Queensferry Crossing: Record-breaking wonder of the Forth is biggest of its kind

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It is the longest of its type in the world, the UK’s tallest and an engineering record breaker.

The £1.35 billion Queensferry Crossing will become Scotland’s latest marvel today when it opens for traffic to replace the Forth Road Bridge between Fife and Edinburgh.

Queensferry Crossing from north viewpoint

Queensferry Crossing from north viewpoint

The epic construction project was ordered by ministers a decade ago and has taken six years to complete. It has also taken shape amidst some of Scotland’s worst weather in the often hostile conditions of the Queensferry Passage.

When it was planned, an entire extra year was added to the project to allow for bad weather – that’s some 25 per cent downtime.

But in the end, even that proved an optimistic underestimate, with some 35 per cent lost to high winds and other adverse conditions – and the bridge will open eight months later than scheduled as a result.

Project technical director Mike Glover said the location had presented a formidable challenge to workers.

The sunrises over the Queensferry Crossing. Picture; SWNS

The sunrises over the Queensferry Crossing. Picture; SWNS

He said the fetch [length of water over which wind has 
travelled] stretches back to Falkirk, giving the wind “time to sort itself out. We have experienced some tremendous wind effects.

“It has taken some courage to work at up to 207m (700ft) above the Forth – we have 
relied on the resilience of the workforce to do it.”

What they have produced is, at 1.7 miles, the longest three-tower, cable stayed bridge in the world, and the highest in the UK – 50m above its elder sister. The Humber Bridge’s 162m towers were the previous highest.

Records have included the world’s longest continuous underwater concrete pour, into the Statue of Liberty-height foundations of the south tower over 15 days in 2013.

Queensferry Crossing during construction

Queensferry Crossing during construction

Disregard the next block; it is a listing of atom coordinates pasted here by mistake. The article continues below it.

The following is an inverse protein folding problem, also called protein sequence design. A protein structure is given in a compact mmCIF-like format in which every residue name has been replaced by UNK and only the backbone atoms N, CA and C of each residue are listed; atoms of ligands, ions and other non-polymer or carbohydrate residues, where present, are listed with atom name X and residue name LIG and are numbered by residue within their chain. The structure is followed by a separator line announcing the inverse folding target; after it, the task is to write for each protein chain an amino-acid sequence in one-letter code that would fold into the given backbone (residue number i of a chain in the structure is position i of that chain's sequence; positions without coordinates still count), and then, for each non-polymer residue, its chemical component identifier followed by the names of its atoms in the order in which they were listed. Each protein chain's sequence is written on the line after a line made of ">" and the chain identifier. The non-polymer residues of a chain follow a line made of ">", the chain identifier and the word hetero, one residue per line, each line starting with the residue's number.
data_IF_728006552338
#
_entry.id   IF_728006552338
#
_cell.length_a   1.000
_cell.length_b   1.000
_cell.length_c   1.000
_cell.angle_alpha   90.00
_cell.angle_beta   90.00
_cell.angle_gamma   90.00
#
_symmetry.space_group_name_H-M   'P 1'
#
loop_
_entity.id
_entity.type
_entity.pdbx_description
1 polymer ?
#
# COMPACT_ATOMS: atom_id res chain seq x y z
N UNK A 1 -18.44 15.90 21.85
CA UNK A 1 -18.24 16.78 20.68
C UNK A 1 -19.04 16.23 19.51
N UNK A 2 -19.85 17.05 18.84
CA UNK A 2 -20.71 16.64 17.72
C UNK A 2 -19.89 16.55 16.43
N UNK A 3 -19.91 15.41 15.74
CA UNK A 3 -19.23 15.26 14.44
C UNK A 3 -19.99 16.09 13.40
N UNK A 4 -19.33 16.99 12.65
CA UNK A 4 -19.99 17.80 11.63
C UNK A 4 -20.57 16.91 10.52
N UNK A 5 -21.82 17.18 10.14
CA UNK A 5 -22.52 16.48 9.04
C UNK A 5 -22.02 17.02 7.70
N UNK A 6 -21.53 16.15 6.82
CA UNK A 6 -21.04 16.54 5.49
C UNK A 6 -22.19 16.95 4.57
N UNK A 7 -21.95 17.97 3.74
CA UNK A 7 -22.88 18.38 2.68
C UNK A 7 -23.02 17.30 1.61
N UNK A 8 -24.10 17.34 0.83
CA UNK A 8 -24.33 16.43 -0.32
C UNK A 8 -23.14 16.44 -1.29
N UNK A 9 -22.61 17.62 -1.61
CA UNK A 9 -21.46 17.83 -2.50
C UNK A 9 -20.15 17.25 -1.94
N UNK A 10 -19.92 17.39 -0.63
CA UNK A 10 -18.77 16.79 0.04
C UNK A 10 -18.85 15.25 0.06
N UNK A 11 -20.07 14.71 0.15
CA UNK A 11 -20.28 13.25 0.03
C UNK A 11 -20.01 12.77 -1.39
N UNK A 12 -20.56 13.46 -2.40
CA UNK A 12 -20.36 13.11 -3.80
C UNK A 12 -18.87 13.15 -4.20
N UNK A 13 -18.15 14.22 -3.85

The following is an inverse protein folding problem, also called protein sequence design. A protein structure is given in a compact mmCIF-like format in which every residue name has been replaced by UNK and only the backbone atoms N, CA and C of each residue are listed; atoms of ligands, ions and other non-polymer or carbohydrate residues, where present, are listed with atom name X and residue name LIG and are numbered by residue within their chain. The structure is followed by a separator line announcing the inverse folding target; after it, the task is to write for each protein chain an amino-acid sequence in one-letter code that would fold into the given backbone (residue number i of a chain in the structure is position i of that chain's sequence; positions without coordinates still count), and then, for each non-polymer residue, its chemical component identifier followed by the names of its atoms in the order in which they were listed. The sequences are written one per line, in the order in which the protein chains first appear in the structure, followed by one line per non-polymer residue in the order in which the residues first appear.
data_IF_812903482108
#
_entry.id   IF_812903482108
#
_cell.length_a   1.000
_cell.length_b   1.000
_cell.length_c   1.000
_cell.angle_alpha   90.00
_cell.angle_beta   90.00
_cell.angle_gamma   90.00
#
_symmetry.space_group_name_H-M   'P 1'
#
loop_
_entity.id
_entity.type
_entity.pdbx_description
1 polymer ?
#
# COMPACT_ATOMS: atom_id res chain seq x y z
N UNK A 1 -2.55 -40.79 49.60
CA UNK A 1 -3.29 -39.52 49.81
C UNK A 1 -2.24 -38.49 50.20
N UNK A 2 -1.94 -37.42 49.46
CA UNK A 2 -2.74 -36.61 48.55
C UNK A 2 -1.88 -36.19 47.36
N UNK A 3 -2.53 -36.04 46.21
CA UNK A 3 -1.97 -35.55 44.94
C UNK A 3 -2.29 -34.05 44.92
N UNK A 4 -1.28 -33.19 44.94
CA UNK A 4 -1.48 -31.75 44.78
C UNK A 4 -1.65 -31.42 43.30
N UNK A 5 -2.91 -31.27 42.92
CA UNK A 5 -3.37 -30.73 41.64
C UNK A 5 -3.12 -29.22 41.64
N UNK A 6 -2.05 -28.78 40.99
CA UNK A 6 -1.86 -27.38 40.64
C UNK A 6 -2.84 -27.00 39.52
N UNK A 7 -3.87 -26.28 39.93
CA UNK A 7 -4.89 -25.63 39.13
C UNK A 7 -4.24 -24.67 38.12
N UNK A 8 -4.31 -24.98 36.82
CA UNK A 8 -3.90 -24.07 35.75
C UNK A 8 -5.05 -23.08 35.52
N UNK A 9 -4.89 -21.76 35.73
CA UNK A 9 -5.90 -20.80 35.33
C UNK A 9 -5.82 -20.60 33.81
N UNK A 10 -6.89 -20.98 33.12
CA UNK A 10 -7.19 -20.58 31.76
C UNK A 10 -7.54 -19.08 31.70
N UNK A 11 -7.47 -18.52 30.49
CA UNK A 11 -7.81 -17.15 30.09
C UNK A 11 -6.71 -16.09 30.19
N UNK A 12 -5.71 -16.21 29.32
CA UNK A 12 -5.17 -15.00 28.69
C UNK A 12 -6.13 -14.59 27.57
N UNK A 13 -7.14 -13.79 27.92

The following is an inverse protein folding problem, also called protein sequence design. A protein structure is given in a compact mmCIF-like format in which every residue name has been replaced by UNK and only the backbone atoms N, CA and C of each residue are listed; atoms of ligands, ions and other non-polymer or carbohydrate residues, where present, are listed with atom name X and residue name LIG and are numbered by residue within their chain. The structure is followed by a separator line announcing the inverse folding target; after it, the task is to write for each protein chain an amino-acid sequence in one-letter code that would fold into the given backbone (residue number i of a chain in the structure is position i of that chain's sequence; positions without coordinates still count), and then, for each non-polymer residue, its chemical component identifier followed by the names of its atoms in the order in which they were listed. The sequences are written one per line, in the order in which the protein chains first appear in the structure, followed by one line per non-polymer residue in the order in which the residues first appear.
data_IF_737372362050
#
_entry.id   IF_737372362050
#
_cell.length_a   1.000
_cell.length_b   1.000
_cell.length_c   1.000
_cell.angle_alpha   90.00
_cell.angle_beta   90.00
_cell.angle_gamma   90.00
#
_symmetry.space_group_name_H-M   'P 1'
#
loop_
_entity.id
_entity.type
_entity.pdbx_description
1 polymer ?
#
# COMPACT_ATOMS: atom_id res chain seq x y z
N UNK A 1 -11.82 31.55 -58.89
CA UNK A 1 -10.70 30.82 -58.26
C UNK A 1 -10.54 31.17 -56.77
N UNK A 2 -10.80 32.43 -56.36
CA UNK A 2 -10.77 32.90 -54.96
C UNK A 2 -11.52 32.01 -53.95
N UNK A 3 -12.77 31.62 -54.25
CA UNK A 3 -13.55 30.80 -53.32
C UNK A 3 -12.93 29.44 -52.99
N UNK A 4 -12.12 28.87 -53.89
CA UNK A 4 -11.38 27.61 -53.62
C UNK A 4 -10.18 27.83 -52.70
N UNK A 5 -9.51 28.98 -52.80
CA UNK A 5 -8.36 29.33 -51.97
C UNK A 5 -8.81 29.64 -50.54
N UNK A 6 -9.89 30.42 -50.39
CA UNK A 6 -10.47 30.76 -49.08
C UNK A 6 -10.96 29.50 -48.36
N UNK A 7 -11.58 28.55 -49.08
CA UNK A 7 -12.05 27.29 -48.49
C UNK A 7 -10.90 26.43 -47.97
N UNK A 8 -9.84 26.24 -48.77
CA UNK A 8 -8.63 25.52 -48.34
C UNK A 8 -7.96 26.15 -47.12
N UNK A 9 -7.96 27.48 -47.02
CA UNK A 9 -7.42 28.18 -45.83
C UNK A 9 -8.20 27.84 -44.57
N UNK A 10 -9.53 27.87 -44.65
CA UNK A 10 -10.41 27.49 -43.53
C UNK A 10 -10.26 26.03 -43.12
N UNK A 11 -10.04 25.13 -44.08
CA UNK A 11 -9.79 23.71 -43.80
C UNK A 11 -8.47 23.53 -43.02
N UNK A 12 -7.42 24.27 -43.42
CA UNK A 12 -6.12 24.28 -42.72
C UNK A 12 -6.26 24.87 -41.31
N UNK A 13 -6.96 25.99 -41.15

For a short time, a nearly half-mile-long deck section built out from the centre tower became the longest of its type anywhere.

The feats were achieved by the Forth Crossing Bridge Constructors consortium, one of two which had bid for the £790 million principal contract, which comprised Spanish firm Dragados, Hochtief of Germany, American Bridge International, with Scottish company Morrison Construction.

Building started in summer 2011 with excavation of the river bed down to rock for the north and south towers. The top 4.5m of Beamer Rock – only about 1m of which was above the water – was blasted away for the centre tower to rest on.

Huge steel caissons, 30m deep, were sunk to become the tower foundations by pumping in water and concrete,

The concrete towers were built in 4m sections, with the giant cranes involved rising to 235m by the time they reached their full height.

The deck which carries the road was then built out from the towers, in 122 sections, much of it from China.

The bridge’s approach viaducts – between the shore and outer towers – were pushed into place from either end, in a similar way to Clackmannanshire Bridge, the next up river.

A total of 288 cables support the deck, each containing up to 109 strands of steel wire, threaded through white pipes.

The bridge will have two lanes in each direction like the Forth Road Bridge because of ministers’ decision not to increase its vehicle capacity.

However, is likely to be less congested than the Forth Road Bridge – unless it attracts more traffic – by having a hard 
shoulder. It will also become a motorway by early November, with a 70mph speed limit compared to the current bridge’s 40mph.

Windshielding means it should virtually never have to 
close. The 3m high screens will 
reduce the wind effect to that of the rest of the road network.

But, as Scotland on Sunday revealed at the weekend, the Scottish Government has admitted that the hard shoulder could be used in the future, should congestion increase, such as for cars carrying passengers.

Eleven years ago, Riccardo Marini, then Edinburgh City Council’s city design leader, told The Scotsman that the new bridge should “make your heart soar” and would be “an incredibly important visual statement for the nation”.

Reflecting on the finished product this week, he said: “is this bridge beautiful? Beauty is in the eye of the beholder. I believe the design solution and the aesthetic impact it creates is a positive one.”

However, he added: “We are addicted to the internal combustion engine. It is killing us in so many ways, so my opinion of the bridge is tempered by the desire to scream: Stop making it easy for cars to dominate our world.”